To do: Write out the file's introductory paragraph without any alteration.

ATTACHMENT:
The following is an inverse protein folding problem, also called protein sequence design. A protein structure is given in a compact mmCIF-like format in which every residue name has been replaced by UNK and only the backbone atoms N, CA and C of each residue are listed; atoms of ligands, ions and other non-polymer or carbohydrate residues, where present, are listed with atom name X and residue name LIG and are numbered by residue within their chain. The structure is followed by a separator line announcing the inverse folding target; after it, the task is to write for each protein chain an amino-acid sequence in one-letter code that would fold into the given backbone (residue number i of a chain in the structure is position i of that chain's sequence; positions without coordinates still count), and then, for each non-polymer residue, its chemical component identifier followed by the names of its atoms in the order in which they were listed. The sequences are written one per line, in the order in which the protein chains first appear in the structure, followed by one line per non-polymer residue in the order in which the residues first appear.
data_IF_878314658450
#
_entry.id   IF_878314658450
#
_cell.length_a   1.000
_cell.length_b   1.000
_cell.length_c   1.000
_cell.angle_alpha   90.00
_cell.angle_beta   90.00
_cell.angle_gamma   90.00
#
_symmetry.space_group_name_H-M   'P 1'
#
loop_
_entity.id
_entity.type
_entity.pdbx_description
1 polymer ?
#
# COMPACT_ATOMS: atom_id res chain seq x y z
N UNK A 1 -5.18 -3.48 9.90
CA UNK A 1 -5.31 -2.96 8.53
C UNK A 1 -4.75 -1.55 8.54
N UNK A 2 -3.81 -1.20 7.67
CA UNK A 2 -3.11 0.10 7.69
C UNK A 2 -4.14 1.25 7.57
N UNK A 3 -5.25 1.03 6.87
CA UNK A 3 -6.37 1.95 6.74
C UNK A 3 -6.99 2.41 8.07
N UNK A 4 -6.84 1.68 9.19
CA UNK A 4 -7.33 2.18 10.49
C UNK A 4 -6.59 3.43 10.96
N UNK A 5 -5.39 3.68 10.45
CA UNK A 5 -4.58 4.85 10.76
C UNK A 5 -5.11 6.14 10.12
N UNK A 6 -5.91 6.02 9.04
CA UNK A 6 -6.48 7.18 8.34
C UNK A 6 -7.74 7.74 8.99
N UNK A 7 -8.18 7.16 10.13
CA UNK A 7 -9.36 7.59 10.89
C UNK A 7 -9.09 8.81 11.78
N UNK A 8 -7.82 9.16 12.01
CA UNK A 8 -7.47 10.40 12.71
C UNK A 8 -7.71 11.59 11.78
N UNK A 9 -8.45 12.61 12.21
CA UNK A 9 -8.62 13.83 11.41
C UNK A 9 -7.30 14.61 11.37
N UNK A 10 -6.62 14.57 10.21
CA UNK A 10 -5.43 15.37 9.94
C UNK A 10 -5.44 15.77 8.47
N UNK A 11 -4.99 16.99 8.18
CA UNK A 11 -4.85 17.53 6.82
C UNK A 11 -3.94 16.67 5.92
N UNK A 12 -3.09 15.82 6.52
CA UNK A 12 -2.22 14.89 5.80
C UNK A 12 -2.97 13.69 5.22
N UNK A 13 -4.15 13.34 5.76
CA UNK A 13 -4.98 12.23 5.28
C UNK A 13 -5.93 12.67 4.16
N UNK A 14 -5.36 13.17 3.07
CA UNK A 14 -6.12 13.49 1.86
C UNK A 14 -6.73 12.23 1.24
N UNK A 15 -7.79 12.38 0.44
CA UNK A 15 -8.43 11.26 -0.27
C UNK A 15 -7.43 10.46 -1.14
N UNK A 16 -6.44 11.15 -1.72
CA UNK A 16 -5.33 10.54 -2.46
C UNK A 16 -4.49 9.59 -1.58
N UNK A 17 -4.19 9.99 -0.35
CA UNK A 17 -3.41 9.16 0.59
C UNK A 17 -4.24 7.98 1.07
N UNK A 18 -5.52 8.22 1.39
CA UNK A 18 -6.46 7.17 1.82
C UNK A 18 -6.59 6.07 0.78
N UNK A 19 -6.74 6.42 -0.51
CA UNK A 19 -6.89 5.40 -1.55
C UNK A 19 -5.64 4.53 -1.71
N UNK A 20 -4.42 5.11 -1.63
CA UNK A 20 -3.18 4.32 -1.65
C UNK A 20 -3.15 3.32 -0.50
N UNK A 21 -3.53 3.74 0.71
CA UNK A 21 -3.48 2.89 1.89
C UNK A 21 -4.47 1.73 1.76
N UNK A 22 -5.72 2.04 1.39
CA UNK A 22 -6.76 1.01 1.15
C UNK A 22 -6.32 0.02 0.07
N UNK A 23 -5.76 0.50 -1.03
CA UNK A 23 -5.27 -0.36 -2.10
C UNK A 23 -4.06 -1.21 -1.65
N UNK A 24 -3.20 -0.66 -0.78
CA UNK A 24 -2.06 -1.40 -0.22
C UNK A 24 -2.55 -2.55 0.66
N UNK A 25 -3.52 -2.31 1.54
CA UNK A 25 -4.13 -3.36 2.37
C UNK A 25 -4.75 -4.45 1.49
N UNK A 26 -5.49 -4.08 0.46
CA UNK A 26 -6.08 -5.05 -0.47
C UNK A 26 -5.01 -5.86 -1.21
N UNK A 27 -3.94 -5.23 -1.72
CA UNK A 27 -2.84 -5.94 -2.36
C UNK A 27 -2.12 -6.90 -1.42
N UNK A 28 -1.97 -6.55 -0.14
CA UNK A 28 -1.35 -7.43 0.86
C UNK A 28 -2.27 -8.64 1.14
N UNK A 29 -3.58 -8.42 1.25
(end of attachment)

The following is an inverse protein folding problem, also called protein sequence design. A protein structure is given in a compact mmCIF-like format in which every residue name has been replaced by UNK and only the backbone atoms N, CA and C of each residue are listed; atoms of ligands, ions and other non-polymer or carbohydrate residues, where present, are listed with atom name X and residue name LIG and are numbered by residue within their chain. The structure is followed by a separator line announcing the inverse folding target; after it, the task is to write for each protein chain an amino-acid sequence in one-letter code that would fold into the given backbone (residue number i of a chain in the structure is position i of that chain's sequence; positions without coordinates still count), and then, for each non-polymer residue, its chemical component identifier followed by the names of its atoms in the order in which they were listed. The sequences are written one per line, in the order in which the protein chains first appear in the structure, followed by one line per non-polymer residue in the order in which the residues first appear.